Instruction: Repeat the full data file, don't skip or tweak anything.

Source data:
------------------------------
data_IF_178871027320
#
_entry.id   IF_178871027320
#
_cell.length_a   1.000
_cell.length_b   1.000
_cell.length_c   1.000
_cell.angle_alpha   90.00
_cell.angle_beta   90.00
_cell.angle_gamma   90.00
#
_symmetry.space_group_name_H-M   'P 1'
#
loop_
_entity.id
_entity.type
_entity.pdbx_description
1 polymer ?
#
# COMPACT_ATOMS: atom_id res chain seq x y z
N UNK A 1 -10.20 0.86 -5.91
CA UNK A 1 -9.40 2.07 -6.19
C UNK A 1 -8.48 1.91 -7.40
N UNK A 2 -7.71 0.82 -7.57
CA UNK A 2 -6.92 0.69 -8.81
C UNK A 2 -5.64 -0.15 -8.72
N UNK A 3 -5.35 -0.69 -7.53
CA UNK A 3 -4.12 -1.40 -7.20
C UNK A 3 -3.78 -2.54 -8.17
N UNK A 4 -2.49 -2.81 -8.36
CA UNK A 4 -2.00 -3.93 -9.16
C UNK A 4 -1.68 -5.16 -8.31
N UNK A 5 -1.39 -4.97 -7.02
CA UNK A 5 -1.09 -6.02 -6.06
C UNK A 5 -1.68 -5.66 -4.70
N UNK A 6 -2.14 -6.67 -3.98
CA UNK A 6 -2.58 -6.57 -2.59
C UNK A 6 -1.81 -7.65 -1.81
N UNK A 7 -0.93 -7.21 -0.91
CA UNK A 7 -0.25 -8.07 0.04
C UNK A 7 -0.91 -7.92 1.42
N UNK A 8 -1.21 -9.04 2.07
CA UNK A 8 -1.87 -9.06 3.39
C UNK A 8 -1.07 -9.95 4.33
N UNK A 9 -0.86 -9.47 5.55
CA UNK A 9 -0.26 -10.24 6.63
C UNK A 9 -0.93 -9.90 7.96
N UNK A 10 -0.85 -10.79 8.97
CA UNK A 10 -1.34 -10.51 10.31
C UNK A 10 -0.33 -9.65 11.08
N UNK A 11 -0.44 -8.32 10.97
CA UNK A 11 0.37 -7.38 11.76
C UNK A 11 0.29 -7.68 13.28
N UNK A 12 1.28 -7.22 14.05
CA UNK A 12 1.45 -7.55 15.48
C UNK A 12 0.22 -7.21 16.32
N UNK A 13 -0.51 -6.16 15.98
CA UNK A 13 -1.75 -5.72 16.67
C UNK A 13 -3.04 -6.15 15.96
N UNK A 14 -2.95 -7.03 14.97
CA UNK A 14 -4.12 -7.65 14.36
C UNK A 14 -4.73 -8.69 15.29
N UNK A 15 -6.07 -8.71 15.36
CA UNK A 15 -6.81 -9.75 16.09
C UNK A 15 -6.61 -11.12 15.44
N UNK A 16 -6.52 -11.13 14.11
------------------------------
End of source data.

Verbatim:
data_IF_178871027320
#
_entry.id   IF_178871027320
#
_cell.length_a   1.000
_cell.length_b   1.000
_cell.length_c   1.000
_cell.angle_alpha   90.00
_cell.angle_beta   90.00
_cell.angle_gamma   90.00
#
_symmetry.space_group_name_H-M   'P 1'
#
loop_
_entity.id
_entity.type
_entity.pdbx_description
1 polymer ?
#
# COMPACT_ATOMS: atom_id res chain seq x y z
N UNK A 1 -10.20 0.86 -5.91
CA UNK A 1 -9.40 2.07 -6.19
C UNK A 1 -8.48 1.91 -7.40
N UNK A 2 -7.71 0.82 -7.57
CA UNK A 2 -6.92 0.69 -8.81
C UNK A 2 -5.64 -0.15 -8.72
N UNK A 3 -5.35 -0.69 -7.53
CA UNK A 3 -4.12 -1.40 -7.20
C UNK A 3 -3.78 -2.54 -8.17
N UNK A 4 -2.49 -2.81 -8.36
CA UNK A 4 -2.00 -3.93 -9.16
C UNK A 4 -1.68 -5.16 -8.31
N UNK A 5 -1.39 -4.97 -7.02
CA UNK A 5 -1.09 -6.02 -6.06
C UNK A 5 -1.68 -5.66 -4.70
N UNK A 6 -2.14 -6.67 -3.98
CA UNK A 6 -2.58 -6.57 -2.59
C UNK A 6 -1.81 -7.65 -1.81
N UNK A 7 -0.93 -7.21 -0.91
CA UNK A 7 -0.25 -8.07 0.04
C UNK A 7 -0.91 -7.92 1.42
N UNK A 8 -1.21 -9.04 2.07
CA UNK A 8 -1.87 -9.06 3.39
C UNK A 8 -1.07 -9.95 4.33
N UNK A 9 -0.86 -9.47 5.55
CA UNK A 9 -0.26 -10.24 6.63
C UNK A 9 -0.93 -9.90 7.96
N UNK A 10 -0.85 -10.79 8.97
CA UNK A 10 -1.34 -10.51 10.31
C UNK A 10 -0.33 -9.65 11.08
N UNK A 11 -0.44 -8.32 10.97
CA UNK A 11 0.37 -7.38 11.76
C UNK A 11 0.29 -7.68 13.28
N UNK A 12 1.28 -7.22 14.05
CA UNK A 12 1.45 -7.55 15.48
C UNK A 12 0.22 -7.21 16.32
N UNK A 13 -0.51 -6.16 15.98
CA UNK A 13 -1.75 -5.72 16.67
C UNK A 13 -3.04 -6.15 15.96
N UNK A 14 -2.95 -7.03 14.97
CA UNK A 14 -4.12 -7.65 14.36
C UNK A 14 -4.73 -8.69 15.29
N UNK A 15 -6.07 -8.71 15.36
CA UNK A 15 -6.81 -9.75 16.09
C UNK A 15 -6.61 -11.12 15.44
N UNK A 16 -6.52 -11.13 14.11